There are also structural and historical reasons that underpin the RPS archive's move from Bradford to London. They have never been resolved in the UK and have been festering away since the 19th century.
We do live in very centralised country that is unparalleled in any other European country. Is this not the reason why Scotland wants independence? To counter this unbalance the government as recently proposed the idea of the Northern Powerhouse where some decision and economic power are devolved to the regions.
The irony of this should not be missed. It was on the 23 June 2014 at The Museum of Science and Industry in Manchester (also part of the Science Museum Group) that the Chancellor George Osborne announced the Northern Powerhouse plan. It’s worth quoting Osborne from his speech where he makes reference to the arts and to the then Culture Minister. “The new Culture secretary Sajid Javid, born here in Rochdale, has talked about how we give more people outside London access to world class arts and culture. Not at the expense of our capital city’s great institutions, but as a complement to them, and in partnership with them.”
Later in the year, Osborne announced in his Autumn Statement that under the Northern Powerhouse plan, Manchester would get a new theatre and arts venue called The Factory by 2019. This would be partly funded by central government grant of £78 million.
Less than two years later in February this year the Science Museum Group announced that the Royal Photographic Society Collection will move from Bradford to London.
This raises questions about wider cultural policy in the UK. Can any museum dispose of works in their collections without public scrutiny? Many local museums have or are considering the sale of works in their collections because of cuts to their budgets. With local run museums this comes into the public domain, but with the Royal Photographic Society Collection this was decided behind closed doors. There is no public forum where the move of this collection could be discussed never mind questioned.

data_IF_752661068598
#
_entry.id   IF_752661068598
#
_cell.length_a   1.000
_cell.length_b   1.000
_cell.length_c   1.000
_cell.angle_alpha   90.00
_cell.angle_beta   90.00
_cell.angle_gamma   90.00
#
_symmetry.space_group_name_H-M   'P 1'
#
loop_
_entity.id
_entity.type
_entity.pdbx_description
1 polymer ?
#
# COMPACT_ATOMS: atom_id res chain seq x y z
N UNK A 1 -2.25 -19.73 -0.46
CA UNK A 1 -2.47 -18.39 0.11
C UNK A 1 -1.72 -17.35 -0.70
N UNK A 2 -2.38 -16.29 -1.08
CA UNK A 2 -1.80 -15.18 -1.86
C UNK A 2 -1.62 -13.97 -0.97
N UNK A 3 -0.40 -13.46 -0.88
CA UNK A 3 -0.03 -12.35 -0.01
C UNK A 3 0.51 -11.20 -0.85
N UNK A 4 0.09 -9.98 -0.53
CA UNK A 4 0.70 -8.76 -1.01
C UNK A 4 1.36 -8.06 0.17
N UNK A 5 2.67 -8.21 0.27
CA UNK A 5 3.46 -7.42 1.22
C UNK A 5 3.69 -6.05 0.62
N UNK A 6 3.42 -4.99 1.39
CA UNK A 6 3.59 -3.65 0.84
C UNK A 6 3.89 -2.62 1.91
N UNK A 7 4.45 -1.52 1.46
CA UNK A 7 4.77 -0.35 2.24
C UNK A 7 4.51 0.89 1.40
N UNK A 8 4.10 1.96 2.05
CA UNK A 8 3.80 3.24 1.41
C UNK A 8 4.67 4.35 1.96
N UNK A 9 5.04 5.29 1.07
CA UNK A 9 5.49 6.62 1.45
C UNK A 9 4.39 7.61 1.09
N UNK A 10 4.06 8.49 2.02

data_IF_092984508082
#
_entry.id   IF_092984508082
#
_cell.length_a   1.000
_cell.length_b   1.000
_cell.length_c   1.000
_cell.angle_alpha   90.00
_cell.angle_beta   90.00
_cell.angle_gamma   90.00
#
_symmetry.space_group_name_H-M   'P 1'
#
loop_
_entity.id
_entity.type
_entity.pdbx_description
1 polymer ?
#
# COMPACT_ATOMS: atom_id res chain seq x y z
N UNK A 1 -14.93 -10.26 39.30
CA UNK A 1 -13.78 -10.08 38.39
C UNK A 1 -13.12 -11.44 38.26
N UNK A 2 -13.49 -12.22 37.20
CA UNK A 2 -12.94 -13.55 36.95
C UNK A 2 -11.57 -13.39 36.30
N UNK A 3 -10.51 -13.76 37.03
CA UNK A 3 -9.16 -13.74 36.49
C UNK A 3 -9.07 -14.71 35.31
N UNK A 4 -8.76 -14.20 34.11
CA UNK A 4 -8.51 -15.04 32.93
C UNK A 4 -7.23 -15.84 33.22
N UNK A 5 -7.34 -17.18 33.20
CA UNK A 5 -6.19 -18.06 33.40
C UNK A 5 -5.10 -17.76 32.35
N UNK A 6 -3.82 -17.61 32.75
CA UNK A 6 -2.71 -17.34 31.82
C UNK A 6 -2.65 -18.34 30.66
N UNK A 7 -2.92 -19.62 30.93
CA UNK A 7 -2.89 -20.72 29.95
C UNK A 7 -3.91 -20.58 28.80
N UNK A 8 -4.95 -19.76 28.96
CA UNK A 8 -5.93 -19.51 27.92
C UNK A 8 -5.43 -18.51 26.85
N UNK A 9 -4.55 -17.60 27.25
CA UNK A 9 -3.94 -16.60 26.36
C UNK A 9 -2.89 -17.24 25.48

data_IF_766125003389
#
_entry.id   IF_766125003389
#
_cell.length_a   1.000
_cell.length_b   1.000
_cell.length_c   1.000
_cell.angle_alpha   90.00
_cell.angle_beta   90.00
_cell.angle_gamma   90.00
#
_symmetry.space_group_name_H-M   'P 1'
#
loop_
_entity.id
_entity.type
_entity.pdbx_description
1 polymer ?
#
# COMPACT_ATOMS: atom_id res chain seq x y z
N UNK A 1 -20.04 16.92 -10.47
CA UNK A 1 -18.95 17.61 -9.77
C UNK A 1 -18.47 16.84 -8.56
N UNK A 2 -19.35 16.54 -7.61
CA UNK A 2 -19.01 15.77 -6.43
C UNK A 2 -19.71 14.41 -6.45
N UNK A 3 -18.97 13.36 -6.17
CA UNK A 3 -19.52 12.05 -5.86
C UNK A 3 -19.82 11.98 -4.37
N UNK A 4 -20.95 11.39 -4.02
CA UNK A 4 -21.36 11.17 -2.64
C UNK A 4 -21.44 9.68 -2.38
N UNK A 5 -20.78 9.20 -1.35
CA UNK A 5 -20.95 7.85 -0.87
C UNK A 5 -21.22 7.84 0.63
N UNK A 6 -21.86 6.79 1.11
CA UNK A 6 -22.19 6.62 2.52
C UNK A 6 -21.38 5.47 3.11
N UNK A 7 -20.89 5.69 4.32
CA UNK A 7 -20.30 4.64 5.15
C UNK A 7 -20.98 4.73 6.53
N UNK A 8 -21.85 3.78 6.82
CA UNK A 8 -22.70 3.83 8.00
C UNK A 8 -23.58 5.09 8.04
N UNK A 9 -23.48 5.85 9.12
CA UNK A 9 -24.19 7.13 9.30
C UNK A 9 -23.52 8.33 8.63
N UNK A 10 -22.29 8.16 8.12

It should be remembered that the Royal Photographic Society Collection has been on the road for some years and different public institutions have received public money to facilitate these moves.
The collection was moved from to London to Bath when in the late 1970s the Royal Photographic Society had to sell its building in central London. The Society moved into The Octagon building in Bath, but this was not suitable to house such an important collection so it then moved to Bradford in 2003.
Its future will be probably be virtual, presumably on the V&A website, which has very good content on photography. By comparison, the website of the National Media Museum is in my view very poor.
But the move of this collection to the V&A raises many other questions. Have they got the physical space and the funding for the proposed collection and research centre?
Even if they increase the existing exhibition space for photography by 50 percent it will still be relatively small. In recent years their photographic exhibitions have been limited, and sometimes badly curated. Within such a large museum with many other commitments, how will photography compete for resources and display time?